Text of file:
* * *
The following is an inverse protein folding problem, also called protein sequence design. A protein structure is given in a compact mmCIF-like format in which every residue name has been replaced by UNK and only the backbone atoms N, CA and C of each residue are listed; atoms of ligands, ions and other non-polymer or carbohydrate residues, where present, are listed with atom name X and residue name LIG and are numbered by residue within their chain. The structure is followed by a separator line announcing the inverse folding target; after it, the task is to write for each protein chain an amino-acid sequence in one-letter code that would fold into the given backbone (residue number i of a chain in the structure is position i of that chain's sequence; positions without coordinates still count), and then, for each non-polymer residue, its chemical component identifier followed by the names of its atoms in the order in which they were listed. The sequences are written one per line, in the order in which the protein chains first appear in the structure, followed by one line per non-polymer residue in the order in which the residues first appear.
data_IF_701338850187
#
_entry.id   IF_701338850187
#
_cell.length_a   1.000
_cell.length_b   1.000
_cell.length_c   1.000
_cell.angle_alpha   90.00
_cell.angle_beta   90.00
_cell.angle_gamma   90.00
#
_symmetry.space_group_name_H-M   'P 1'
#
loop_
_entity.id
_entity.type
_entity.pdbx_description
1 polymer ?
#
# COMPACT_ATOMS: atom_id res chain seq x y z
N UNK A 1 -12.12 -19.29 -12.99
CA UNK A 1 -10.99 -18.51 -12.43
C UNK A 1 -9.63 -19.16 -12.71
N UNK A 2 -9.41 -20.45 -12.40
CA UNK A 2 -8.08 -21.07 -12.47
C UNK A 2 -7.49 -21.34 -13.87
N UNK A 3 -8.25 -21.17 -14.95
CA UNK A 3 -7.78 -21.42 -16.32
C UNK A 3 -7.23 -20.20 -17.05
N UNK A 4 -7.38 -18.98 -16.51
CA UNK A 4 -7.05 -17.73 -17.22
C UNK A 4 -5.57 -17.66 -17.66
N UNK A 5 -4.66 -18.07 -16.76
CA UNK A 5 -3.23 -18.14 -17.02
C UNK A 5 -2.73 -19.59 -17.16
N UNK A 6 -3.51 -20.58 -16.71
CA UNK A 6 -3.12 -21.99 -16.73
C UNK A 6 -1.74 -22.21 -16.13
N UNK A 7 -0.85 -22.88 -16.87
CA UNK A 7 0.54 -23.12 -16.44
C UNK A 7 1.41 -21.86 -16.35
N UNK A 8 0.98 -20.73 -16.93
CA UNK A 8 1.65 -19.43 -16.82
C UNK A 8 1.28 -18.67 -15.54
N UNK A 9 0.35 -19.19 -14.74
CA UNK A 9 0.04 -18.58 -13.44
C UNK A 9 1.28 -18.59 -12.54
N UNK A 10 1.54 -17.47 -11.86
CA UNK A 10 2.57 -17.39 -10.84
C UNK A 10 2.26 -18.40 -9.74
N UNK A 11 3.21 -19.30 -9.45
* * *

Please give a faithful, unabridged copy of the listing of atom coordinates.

The following is an inverse protein folding problem, also called protein sequence design. A protein structure is given in a compact mmCIF-like format in which every residue name has been replaced by UNK and only the backbone atoms N, CA and C of each residue are listed; atoms of ligands, ions and other non-polymer or carbohydrate residues, where present, are listed with atom name X and residue name LIG and are numbered by residue within their chain. The structure is followed by a separator line announcing the inverse folding target; after it, the task is to write for each protein chain an amino-acid sequence in one-letter code that would fold into the given backbone (residue number i of a chain in the structure is position i of that chain's sequence; positions without coordinates still count), and then, for each non-polymer residue, its chemical component identifier followed by the names of its atoms in the order in which they were listed. The sequences are written one per line, in the order in which the protein chains first appear in the structure, followed by one line per non-polymer residue in the order in which the residues first appear.
data_IF_701338850187
#
_entry.id   IF_701338850187
#
_cell.length_a   1.000
_cell.length_b   1.000
_cell.length_c   1.000
_cell.angle_alpha   90.00
_cell.angle_beta   90.00
_cell.angle_gamma   90.00
#
_symmetry.space_group_name_H-M   'P 1'
#
loop_
_entity.id
_entity.type
_entity.pdbx_description
1 polymer ?
#
# COMPACT_ATOMS: atom_id res chain seq x y z
N UNK A 1 -12.12 -19.29 -12.99
CA UNK A 1 -10.99 -18.51 -12.43
C UNK A 1 -9.63 -19.16 -12.71
N UNK A 2 -9.41 -20.45 -12.40
CA UNK A 2 -8.08 -21.07 -12.47
C UNK A 2 -7.49 -21.34 -13.87
N UNK A 3 -8.25 -21.17 -14.95
CA UNK A 3 -7.78 -21.42 -16.32
C UNK A 3 -7.23 -20.20 -17.05
N UNK A 4 -7.38 -18.98 -16.51
CA UNK A 4 -7.05 -17.73 -17.22
C UNK A 4 -5.57 -17.66 -17.66
N UNK A 5 -4.66 -18.07 -16.76
CA UNK A 5 -3.23 -18.14 -17.02
C UNK A 5 -2.73 -19.59 -17.16
N UNK A 6 -3.51 -20.58 -16.71
CA UNK A 6 -3.12 -21.99 -16.73
C UNK A 6 -1.74 -22.21 -16.13
N UNK A 7 -0.85 -22.88 -16.87
CA UNK A 7 0.54 -23.12 -16.44
C UNK A 7 1.41 -21.86 -16.35
N UNK A 8 0.98 -20.73 -16.93
CA UNK A 8 1.65 -19.43 -16.82
C UNK A 8 1.28 -18.67 -15.54
N UNK A 9 0.35 -19.19 -14.74
CA UNK A 9 0.04 -18.58 -13.44
C UNK A 9 1.28 -18.59 -12.54
N UNK A 10 1.54 -17.47 -11.86
CA UNK A 10 2.57 -17.39 -10.84
C UNK A 10 2.26 -18.40 -9.74
N UNK A 11 3.21 -19.30 -9.45